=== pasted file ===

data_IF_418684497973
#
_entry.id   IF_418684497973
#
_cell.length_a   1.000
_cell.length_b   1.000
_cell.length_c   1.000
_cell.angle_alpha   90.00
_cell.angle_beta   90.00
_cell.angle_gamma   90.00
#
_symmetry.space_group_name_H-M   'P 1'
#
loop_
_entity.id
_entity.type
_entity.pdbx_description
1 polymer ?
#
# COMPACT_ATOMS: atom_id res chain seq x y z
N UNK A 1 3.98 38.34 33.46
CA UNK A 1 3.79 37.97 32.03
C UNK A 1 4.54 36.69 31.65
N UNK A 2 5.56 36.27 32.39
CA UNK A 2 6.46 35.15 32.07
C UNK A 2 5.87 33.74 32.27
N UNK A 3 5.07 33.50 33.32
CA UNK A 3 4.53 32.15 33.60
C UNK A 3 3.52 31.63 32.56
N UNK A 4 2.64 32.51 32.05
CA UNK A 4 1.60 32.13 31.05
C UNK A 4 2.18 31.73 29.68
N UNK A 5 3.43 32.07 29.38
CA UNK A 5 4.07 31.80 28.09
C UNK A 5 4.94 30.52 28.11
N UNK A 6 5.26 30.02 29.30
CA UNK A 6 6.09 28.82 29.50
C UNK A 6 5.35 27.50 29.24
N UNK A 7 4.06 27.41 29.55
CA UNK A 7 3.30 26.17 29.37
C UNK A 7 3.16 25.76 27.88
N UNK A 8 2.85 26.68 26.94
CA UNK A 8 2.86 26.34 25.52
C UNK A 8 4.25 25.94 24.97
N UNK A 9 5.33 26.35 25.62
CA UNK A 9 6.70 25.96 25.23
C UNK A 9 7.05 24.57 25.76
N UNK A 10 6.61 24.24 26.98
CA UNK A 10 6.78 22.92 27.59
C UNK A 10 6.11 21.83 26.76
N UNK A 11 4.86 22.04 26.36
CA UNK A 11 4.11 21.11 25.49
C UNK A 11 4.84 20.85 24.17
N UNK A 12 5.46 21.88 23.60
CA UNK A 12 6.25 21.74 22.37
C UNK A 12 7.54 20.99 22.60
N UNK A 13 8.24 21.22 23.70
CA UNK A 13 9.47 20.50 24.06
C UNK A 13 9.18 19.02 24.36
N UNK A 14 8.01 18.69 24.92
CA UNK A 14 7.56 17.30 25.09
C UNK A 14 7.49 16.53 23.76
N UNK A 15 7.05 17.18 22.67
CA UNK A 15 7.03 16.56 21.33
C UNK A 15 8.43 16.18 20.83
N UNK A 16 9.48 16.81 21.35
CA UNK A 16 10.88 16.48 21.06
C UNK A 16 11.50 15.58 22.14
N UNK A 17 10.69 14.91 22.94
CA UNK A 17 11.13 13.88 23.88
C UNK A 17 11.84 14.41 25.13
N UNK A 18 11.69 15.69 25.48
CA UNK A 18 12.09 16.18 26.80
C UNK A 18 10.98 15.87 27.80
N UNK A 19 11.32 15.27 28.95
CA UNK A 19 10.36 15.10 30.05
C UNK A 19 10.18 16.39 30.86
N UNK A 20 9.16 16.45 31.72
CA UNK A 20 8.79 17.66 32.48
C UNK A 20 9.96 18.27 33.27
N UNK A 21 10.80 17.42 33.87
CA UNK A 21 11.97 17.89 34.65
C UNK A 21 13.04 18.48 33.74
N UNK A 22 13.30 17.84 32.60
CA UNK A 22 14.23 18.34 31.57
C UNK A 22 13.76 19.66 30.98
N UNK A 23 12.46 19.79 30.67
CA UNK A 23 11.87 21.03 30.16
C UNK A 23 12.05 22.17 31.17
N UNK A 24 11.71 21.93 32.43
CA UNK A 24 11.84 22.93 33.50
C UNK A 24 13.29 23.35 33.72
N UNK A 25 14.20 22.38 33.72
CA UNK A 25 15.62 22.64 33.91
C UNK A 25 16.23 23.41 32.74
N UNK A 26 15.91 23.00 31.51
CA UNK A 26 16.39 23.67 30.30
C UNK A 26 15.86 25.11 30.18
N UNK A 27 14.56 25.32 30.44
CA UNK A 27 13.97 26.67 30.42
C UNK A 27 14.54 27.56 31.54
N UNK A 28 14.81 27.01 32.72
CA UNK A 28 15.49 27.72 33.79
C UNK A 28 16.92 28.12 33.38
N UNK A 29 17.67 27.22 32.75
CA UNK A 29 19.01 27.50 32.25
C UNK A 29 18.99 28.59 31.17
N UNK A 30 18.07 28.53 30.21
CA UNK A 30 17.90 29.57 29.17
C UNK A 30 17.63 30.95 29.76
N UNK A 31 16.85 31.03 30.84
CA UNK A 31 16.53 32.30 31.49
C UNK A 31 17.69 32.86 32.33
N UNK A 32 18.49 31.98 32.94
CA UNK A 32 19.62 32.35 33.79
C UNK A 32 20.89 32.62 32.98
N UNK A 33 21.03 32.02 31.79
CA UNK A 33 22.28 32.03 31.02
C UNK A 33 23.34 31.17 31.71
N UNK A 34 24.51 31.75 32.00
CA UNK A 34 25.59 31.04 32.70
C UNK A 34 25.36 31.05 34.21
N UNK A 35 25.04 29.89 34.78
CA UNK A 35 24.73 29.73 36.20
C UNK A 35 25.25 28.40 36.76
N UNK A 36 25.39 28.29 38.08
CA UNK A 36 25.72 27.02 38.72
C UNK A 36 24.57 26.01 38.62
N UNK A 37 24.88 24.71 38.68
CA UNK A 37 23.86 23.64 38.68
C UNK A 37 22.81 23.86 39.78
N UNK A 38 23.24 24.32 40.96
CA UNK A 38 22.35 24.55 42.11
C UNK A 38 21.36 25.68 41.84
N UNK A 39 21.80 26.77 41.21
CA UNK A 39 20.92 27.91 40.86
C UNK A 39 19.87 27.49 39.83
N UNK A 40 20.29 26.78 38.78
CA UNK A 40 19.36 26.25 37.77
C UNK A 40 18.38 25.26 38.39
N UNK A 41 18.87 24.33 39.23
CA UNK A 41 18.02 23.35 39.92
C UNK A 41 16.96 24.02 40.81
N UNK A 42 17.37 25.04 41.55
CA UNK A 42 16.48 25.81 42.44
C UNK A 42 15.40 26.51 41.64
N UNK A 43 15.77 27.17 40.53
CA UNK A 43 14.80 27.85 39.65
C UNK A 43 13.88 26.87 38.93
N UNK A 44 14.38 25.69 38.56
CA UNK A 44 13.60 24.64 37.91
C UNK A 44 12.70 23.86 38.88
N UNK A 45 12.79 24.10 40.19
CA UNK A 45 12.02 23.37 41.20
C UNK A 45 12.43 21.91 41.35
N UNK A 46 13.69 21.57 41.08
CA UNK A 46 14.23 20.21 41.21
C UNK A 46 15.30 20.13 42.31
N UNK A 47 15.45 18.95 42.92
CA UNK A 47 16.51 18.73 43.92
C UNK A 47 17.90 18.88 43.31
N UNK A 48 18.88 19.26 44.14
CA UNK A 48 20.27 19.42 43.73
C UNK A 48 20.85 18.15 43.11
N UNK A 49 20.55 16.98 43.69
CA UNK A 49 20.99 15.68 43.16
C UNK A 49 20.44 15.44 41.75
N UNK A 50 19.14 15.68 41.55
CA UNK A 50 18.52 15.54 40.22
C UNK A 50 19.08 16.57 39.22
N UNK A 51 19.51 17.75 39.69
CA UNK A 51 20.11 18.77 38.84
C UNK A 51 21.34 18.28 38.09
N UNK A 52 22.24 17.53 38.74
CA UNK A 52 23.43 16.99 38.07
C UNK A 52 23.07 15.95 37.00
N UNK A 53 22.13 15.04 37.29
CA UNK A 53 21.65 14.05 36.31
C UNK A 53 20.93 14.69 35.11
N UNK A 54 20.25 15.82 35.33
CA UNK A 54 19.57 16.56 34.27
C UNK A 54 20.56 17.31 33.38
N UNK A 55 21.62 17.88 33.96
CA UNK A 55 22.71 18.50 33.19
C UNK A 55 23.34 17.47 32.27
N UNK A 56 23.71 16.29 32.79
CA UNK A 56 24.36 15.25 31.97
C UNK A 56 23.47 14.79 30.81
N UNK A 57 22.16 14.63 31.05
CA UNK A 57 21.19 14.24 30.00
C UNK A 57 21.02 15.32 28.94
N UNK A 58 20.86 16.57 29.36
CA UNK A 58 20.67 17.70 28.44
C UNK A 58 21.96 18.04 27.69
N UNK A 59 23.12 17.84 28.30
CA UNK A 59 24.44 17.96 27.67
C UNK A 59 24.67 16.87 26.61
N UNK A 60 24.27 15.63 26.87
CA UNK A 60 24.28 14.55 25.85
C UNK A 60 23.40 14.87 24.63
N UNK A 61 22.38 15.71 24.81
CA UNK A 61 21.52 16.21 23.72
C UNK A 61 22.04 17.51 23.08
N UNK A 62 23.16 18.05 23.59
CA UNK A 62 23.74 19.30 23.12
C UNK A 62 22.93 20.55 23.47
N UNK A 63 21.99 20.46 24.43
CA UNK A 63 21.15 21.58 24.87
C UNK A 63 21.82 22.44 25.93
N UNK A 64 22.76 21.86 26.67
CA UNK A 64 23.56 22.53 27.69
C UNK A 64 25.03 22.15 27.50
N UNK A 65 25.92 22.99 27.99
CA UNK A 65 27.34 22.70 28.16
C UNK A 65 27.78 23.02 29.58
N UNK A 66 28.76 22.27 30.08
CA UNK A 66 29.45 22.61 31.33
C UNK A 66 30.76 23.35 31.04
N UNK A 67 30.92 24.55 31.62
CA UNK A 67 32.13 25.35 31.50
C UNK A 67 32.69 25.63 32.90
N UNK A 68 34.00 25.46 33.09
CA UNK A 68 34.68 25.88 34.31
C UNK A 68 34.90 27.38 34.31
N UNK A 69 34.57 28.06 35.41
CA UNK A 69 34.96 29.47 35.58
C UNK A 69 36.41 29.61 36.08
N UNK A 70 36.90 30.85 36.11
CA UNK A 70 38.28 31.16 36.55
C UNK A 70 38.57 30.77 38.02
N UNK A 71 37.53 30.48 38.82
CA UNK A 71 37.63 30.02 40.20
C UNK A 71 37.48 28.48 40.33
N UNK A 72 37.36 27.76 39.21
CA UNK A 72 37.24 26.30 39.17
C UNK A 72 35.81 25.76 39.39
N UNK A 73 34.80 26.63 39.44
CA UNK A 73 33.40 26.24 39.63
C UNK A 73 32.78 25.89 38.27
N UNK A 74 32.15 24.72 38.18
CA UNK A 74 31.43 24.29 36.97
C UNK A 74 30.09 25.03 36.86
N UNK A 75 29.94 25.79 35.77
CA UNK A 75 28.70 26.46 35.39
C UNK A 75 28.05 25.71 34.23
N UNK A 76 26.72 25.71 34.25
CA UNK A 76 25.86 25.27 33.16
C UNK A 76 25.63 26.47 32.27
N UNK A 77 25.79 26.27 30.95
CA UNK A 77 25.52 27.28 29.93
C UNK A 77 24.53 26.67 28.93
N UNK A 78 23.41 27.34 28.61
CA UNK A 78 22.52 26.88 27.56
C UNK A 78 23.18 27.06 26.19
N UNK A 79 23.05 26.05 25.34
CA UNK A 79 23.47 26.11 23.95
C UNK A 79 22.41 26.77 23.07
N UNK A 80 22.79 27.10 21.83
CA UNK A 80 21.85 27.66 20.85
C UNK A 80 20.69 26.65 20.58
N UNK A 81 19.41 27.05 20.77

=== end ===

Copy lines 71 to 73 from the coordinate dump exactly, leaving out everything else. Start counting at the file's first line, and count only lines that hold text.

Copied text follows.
C UNK A 17 11.84 14.41 25.13
N UNK A 18 11.69 15.69 25.48
CA UNK A 18 12.09 16.18 26.80